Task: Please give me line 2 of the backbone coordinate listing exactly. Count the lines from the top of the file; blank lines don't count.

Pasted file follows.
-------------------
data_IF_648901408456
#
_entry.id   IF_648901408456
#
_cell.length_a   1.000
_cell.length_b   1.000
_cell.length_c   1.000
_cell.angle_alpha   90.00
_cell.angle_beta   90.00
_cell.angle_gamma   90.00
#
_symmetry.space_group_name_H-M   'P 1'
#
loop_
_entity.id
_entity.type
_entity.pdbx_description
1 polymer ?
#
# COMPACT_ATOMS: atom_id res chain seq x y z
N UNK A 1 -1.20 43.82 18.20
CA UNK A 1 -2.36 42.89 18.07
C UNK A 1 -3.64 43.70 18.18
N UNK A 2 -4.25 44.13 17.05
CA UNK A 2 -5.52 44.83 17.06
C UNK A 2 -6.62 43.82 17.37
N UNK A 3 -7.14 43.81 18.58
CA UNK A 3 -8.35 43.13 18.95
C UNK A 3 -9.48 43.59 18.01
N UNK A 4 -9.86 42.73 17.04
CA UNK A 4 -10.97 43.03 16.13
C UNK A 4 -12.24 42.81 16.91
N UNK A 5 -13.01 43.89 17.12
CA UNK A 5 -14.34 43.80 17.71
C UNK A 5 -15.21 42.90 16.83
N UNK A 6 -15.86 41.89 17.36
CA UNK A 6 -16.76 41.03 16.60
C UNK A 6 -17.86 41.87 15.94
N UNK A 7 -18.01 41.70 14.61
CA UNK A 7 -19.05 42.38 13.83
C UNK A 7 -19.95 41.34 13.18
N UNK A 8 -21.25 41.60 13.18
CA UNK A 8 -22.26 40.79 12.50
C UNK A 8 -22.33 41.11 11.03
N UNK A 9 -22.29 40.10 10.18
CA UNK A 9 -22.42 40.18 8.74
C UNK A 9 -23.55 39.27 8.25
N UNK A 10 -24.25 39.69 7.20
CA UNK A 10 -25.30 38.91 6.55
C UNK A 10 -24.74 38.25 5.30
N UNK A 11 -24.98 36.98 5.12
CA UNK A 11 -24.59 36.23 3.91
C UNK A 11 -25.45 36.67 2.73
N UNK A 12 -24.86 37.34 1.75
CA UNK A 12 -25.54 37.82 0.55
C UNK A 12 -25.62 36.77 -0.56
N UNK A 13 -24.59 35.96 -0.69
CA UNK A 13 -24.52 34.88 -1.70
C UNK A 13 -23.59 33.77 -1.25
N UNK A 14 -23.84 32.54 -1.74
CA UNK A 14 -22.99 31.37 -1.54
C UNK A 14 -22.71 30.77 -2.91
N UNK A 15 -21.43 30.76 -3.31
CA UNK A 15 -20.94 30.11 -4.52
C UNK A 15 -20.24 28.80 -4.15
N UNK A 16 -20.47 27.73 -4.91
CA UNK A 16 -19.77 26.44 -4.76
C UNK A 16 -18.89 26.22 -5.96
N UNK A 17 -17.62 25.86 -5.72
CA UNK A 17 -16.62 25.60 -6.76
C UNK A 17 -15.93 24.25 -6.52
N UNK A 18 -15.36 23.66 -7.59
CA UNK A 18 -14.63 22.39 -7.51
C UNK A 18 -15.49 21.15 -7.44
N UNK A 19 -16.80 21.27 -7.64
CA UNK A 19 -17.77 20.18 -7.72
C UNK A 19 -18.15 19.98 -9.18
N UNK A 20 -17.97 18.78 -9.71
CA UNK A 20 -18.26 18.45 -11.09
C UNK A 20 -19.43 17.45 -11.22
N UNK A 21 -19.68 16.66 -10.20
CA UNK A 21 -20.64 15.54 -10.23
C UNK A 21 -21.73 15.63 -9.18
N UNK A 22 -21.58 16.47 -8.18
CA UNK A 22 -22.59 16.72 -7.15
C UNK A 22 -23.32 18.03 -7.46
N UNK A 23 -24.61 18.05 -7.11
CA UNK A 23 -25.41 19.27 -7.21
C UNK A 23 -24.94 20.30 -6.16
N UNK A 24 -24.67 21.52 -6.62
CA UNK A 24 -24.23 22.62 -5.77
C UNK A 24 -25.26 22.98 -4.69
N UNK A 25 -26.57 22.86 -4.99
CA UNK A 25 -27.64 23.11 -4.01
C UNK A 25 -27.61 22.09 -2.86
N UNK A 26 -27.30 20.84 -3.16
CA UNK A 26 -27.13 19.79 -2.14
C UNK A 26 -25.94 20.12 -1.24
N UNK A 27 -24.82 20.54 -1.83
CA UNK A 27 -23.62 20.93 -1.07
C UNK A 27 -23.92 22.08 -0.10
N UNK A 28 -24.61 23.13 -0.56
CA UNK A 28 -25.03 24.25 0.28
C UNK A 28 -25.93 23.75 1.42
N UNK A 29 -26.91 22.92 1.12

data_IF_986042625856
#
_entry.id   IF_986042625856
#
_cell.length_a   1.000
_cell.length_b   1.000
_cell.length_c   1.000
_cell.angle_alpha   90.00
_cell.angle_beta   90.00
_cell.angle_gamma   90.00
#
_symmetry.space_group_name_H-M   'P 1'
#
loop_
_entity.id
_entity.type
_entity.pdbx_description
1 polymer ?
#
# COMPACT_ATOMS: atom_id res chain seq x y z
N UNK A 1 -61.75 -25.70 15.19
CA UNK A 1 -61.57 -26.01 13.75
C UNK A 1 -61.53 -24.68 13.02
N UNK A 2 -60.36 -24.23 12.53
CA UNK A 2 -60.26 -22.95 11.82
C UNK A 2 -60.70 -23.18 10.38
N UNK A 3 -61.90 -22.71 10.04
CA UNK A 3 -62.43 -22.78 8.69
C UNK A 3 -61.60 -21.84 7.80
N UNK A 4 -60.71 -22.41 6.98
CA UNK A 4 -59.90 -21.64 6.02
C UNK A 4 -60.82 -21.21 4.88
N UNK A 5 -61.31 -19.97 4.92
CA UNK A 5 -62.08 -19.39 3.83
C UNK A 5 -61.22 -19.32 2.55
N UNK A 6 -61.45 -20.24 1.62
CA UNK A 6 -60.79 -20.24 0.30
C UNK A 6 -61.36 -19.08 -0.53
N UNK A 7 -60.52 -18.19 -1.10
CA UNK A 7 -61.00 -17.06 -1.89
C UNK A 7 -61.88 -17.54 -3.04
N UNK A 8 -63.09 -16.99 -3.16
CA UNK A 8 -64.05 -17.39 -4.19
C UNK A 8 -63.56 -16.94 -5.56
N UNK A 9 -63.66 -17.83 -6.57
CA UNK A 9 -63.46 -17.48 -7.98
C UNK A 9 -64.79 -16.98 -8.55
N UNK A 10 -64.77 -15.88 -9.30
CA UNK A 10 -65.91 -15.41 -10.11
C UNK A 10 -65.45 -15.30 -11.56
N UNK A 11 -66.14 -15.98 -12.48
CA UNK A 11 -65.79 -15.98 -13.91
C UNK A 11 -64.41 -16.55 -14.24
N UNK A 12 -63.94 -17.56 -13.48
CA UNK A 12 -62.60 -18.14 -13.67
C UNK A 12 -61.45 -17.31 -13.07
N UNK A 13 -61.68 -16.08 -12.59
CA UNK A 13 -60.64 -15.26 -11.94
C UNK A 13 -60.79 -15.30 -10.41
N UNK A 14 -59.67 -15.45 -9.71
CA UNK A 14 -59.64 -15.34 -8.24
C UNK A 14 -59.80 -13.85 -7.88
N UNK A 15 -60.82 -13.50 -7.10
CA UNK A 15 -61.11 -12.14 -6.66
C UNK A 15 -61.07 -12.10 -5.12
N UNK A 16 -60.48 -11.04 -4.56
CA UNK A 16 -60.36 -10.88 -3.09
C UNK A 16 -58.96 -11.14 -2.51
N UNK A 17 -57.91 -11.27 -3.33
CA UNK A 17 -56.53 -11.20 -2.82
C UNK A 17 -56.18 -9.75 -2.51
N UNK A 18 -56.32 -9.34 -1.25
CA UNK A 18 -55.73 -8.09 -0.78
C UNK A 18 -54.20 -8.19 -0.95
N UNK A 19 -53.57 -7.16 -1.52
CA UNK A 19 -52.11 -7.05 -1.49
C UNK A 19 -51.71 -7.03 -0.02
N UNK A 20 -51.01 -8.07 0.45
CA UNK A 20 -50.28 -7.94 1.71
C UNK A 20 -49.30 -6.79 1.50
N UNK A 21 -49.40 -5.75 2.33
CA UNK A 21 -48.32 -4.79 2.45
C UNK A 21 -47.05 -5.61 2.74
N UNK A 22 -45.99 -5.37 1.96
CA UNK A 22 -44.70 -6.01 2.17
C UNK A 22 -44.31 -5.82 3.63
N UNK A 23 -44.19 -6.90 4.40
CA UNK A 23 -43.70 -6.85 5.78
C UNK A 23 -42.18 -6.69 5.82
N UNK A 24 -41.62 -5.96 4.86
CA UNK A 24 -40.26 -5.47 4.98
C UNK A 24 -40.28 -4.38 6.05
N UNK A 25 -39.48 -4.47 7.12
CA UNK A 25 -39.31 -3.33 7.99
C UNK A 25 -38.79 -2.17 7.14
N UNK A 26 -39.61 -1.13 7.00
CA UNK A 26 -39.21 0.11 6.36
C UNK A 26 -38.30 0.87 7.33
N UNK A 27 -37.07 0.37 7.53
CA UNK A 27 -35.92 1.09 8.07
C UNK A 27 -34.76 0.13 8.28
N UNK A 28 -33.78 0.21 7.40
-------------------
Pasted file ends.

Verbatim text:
#